< sipa> jonasschnelli: we're not even talking about block storage
< jonasschnelli> sorry, heards
< CodeShark> we're still on headers :p
< jonasschnelli> headers
< jtimon> conclusion, nobody seems to want the libconsensus I've been trying to move towards to, and as an external caller I wouldn't want a libconsensus++ (coupled to bitcoin core's storage and concurrency)
< kanzure> external caller == other wallet?
< jtimon> you guys want a processBlock function, not a verifyBlock one
< sipa> jtimon: i think exposing verification functions at different levels is useful
< jtimon> kanzure: yep, a wallet, an alternative implementation, whatever
< sipa> exposing headers, individual block, total block, ...
< sipa> jtimon: but the question is about whether or not to abstract out the state needed for that
< jtimon> sipa: cool, BlueMatt seem to think it's not
< sipa> those are independent questions
< jtimon> in any case, you don't want a verifyHeader independent of storage
< kanzure> jtimon: yes to me it sounds like you need to pass to libconsensus a reference to something that implements storage. but iirc there are some concerns about consensus-coupled storage backend details.
< sipa> i think it would hurt our own usage of it, as it means fewer opportunities to improve memory usage
< jtimon> sipa: I think "is it needed" it's not the question, nothing is needed, the wuestion is what we want to do
< sipa> what i want to do is have the consensus code abstracted out
< wumpus> it is needed if it is used by us
< sipa> modularized
< jtimon> kanzure: I highly doubt libbitcoin will ever use a libconsensus that's coupled to bitcoin's storage and concurrency, for example
< BlueMatt> jtimon: I have no problem exposing a verifyblock function that makes no external state lookups, but I dont think its so useful
< sipa> that doesn't mean we need to abstract out every data structure it uses
< BlueMatt> jtimon: I dont see much use for a verifyblock function that makes external state calls when you could just do processnewblock
< kanzure> jtimon: well the complicating detail here is that folks probably just want to use core's current storage implementation details (etc) to cut down on work, i think.
< CodeShark> breaking out the storage engine can be done independently
< wumpus> BlueMatt: yes, I remember we discussed that before, too :)
< kanzure> what is the concurrency coupling that jtimon mentions in particular
< sipa> CodeShark: we're not really talking about (disk) storage here, just in-memory representation of data structures
< BlueMatt> wumpus: yes, this is exactly the discussion we had in milan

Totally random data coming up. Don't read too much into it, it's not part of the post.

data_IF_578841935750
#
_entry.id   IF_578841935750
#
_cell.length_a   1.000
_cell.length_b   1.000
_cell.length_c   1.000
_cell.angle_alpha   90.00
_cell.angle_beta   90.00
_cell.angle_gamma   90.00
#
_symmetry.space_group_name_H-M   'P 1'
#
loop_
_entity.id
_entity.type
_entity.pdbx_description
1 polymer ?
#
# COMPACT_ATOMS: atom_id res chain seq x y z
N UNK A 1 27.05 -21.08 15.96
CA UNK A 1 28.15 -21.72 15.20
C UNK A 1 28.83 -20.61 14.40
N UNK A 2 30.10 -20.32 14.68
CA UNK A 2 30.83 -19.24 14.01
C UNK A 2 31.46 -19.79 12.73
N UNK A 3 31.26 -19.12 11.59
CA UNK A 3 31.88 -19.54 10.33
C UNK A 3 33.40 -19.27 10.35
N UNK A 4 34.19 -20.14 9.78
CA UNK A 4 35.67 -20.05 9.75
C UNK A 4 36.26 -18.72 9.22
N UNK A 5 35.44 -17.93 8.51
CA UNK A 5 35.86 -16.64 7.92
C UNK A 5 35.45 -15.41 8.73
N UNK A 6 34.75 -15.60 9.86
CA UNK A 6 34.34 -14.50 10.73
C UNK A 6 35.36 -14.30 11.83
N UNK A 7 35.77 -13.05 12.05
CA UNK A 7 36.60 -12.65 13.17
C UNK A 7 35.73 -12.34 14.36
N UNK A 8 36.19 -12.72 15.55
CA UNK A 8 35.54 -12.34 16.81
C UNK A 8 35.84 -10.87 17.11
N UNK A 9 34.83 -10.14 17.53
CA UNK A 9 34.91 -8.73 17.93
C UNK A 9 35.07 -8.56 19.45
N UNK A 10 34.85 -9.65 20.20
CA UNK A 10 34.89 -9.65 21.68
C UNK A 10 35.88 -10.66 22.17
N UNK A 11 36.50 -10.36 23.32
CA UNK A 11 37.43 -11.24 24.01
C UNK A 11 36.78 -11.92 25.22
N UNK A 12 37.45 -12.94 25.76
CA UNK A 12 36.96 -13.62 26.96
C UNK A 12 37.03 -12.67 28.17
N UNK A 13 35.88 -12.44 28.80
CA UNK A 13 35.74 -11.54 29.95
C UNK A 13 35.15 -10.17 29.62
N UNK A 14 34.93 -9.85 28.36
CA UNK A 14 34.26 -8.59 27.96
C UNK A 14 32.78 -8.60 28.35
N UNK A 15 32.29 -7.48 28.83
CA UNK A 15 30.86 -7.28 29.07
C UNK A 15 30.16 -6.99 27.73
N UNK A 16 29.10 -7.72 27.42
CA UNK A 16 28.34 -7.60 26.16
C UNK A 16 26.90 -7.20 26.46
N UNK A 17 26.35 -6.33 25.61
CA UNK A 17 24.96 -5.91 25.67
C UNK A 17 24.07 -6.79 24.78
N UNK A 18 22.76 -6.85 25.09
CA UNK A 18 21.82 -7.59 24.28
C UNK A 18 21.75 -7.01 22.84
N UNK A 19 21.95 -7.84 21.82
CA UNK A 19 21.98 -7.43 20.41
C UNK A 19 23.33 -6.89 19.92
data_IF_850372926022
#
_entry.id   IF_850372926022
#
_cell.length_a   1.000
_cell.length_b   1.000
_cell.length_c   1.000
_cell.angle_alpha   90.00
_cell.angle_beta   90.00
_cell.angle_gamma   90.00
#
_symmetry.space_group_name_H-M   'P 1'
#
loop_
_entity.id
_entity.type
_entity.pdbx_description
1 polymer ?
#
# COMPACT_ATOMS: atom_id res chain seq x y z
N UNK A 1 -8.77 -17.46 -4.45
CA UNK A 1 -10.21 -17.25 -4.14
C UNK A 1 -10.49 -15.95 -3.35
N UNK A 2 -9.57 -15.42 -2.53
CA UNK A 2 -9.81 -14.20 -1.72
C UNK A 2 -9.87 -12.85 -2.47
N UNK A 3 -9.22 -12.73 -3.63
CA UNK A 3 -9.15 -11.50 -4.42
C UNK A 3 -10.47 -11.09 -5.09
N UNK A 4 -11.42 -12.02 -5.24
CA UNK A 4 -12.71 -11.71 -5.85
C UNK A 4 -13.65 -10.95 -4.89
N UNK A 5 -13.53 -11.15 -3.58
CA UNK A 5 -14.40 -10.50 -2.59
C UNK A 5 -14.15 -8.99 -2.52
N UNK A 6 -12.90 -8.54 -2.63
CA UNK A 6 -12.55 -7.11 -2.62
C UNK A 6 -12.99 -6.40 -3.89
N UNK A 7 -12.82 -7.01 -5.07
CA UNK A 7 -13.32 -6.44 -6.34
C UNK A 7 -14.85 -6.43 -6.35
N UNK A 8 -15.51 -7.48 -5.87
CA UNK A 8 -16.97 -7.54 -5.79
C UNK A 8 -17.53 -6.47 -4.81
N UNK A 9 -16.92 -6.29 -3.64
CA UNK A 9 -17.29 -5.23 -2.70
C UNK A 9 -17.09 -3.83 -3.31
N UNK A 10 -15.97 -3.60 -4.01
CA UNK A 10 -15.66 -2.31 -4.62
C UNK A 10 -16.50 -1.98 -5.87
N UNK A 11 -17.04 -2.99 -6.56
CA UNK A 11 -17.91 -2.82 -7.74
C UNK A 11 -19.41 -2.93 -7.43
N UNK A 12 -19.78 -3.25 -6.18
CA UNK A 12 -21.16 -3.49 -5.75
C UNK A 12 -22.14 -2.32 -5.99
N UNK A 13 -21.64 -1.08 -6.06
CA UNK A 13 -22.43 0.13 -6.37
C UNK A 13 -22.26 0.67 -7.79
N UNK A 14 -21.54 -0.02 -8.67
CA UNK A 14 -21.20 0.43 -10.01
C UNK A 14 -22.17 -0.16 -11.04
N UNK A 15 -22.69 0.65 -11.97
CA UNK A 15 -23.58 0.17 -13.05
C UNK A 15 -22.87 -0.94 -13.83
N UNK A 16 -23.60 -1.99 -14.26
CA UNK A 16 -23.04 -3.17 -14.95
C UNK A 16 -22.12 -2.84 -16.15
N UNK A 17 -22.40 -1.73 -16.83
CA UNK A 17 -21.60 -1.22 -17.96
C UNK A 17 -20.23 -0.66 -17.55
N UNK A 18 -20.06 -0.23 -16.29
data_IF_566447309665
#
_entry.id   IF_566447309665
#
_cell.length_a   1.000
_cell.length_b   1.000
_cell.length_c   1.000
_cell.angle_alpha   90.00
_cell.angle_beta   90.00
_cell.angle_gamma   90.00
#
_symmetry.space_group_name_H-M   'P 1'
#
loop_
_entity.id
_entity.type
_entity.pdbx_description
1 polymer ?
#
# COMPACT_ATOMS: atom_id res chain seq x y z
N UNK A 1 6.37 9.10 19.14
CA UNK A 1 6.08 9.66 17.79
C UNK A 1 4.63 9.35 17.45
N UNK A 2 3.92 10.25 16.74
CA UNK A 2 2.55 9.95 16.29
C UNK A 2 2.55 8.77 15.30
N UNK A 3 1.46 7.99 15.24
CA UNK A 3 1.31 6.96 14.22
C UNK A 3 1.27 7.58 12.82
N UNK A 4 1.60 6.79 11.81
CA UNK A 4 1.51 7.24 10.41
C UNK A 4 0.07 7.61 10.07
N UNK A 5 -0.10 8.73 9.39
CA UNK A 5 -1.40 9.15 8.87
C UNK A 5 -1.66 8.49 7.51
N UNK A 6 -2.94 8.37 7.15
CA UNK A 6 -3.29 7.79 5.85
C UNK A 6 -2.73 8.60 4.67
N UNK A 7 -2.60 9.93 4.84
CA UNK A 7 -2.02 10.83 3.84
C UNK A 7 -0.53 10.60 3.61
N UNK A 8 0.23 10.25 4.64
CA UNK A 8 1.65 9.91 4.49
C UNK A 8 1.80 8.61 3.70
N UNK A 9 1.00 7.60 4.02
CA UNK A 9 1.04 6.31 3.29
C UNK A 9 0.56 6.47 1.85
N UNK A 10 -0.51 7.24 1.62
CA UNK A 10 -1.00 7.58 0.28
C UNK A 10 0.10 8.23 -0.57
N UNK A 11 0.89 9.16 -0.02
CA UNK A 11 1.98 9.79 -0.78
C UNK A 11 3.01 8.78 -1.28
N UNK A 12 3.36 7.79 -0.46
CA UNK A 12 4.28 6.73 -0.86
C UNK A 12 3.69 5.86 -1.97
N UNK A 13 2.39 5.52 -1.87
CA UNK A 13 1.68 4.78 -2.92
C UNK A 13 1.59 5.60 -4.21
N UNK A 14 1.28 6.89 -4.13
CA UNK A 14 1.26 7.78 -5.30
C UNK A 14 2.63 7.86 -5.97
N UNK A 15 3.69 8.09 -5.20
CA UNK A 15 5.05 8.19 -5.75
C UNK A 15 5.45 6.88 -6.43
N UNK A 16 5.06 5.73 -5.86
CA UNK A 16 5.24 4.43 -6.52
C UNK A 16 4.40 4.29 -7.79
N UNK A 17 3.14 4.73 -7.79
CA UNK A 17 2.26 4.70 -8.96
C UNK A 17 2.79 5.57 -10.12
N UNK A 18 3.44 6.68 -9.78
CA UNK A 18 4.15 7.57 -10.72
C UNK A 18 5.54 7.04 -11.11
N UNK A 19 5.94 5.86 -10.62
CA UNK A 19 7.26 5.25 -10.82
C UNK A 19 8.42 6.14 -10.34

< jtimon> BlueMatt: right, I believe some callers don't want the library to do the processnewblock because they want to do certain things themselves (for example, libbitcoin AFAIK)
< BlueMatt> jtimon: have you spoken much to these folks? (I dont know, just asking, would love to see their responses)
< jtimon> kanzure: if it's to cut down on work we can have both, that was my conclusion from a previous discussion with luke
< wumpus> can we worry about that later? I think a good first goal would be to make the libarary useful for us, I agree with sipa that tha doesn't need abstracting every data structure
< sipa> yes, abstracting the data structures can still happen later
< wumpus> I think this is typical bitcoin scope creep
< CodeShark> yes - modularization is what's most important, then we can further optimize each unit
< kanzure> sounds like an emphasis on code movement first
< jtimon> BlueMatt: mostly only to erik from libbitcoin, but yeah, probably we should ask around before trying to guess what they want
< wumpus> nothing will ever get done this way and we keep repeating the same discussions
< wumpus> +tons of huge code changes that will take ages to review
< jtimon> I want libwally to use verifyHeader, its main author has seen #8493 but I don't know what he would think about a version with "storage included"
< sipa> jtimon: one reason for me is that for some things, performance is in fact consensus critical, and requiring the user of the library to implement their own optimized data structures is essentially requiring them to implement some portion of consensus-critical code
< wumpus> I just think it'd make sense to aim for a near-term goal of exposing something, instead of trying to refactor the whole code base first
< CodeShark> the focus for now should be on separation of units and removing dependencies
< jtimon> well, all I want is to have a common and clear idea of what libconsensus should be
< sipa> while we already have optimized data structures, and not abstracting them out leaves more opportunities for future such optimizations
< wumpus> it should be a libarary that we ourselves can use for consensus validation
< wumpus> sipa: exactly! *not* exposing something as part of the API leaves flexibility to improve things later
< wumpus> sipa: putting it in the API/ABI effectively sets it in stone
< jtimon> CodeShark: but then people won't "see the point" of taking consensus code out of main...
< CodeShark> ?
< CodeShark> there
< morcos> I think it would be nice if we proceeded down _a_ path right now but left ourselves open to revisiting some of these decisions as we get further along.